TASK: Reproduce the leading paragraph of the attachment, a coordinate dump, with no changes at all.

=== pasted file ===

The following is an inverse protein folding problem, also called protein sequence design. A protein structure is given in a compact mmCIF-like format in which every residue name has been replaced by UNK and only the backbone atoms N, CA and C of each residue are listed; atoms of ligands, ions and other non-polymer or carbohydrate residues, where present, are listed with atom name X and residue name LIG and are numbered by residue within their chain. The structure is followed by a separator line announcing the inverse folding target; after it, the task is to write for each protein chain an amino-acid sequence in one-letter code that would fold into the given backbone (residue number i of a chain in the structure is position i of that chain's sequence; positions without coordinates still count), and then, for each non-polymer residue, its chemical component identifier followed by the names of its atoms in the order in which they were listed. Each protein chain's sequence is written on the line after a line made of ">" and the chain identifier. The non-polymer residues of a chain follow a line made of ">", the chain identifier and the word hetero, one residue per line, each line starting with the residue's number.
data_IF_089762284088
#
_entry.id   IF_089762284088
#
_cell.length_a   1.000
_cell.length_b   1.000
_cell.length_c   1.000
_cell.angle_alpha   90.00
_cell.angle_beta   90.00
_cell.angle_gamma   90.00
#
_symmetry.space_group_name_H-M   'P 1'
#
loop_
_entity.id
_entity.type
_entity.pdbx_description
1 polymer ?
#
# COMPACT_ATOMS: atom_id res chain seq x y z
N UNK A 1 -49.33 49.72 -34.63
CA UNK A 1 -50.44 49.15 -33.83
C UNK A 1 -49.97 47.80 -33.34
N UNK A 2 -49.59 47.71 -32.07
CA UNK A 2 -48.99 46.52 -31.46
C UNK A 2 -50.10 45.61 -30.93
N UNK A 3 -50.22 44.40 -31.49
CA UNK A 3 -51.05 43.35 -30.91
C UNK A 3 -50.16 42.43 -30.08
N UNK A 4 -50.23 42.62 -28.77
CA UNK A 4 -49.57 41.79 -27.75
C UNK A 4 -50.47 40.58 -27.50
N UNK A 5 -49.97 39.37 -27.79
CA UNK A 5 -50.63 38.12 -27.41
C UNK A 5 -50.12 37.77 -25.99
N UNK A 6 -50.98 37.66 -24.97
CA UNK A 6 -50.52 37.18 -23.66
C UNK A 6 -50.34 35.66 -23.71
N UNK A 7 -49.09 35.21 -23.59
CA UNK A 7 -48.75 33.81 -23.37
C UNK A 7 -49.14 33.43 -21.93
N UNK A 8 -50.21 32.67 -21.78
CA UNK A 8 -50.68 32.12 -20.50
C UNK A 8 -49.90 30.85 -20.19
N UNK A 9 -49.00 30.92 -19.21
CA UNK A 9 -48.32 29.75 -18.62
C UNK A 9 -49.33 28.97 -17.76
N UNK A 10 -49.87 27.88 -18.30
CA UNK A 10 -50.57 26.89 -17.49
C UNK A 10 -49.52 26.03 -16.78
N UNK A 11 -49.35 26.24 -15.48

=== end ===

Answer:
The following is an inverse protein folding problem, also called protein sequence design. A protein structure is given in a compact mmCIF-like format in which every residue name has been replaced by UNK and only the backbone atoms N, CA and C of each residue are listed; atoms of ligands, ions and other non-polymer or carbohydrate residues, where present, are listed with atom name X and residue name LIG and are numbered by residue within their chain. The structure is followed by a separator line announcing the inverse folding target; after it, the task is to write for each protein chain an amino-acid sequence in one-letter code that would fold into the given backbone (residue number i of a chain in the structure is position i of that chain's sequence; positions without coordinates still count), and then, for each non-polymer residue, its chemical component identifier followed by the names of its atoms in the order in which they were listed. Each protein chain's sequence is written on the line after a line made of ">" and the chain identifier. The non-polymer residues of a chain follow a line made of ">", the chain identifier and the word hetero, one residue per line, each line starting with the residue's number.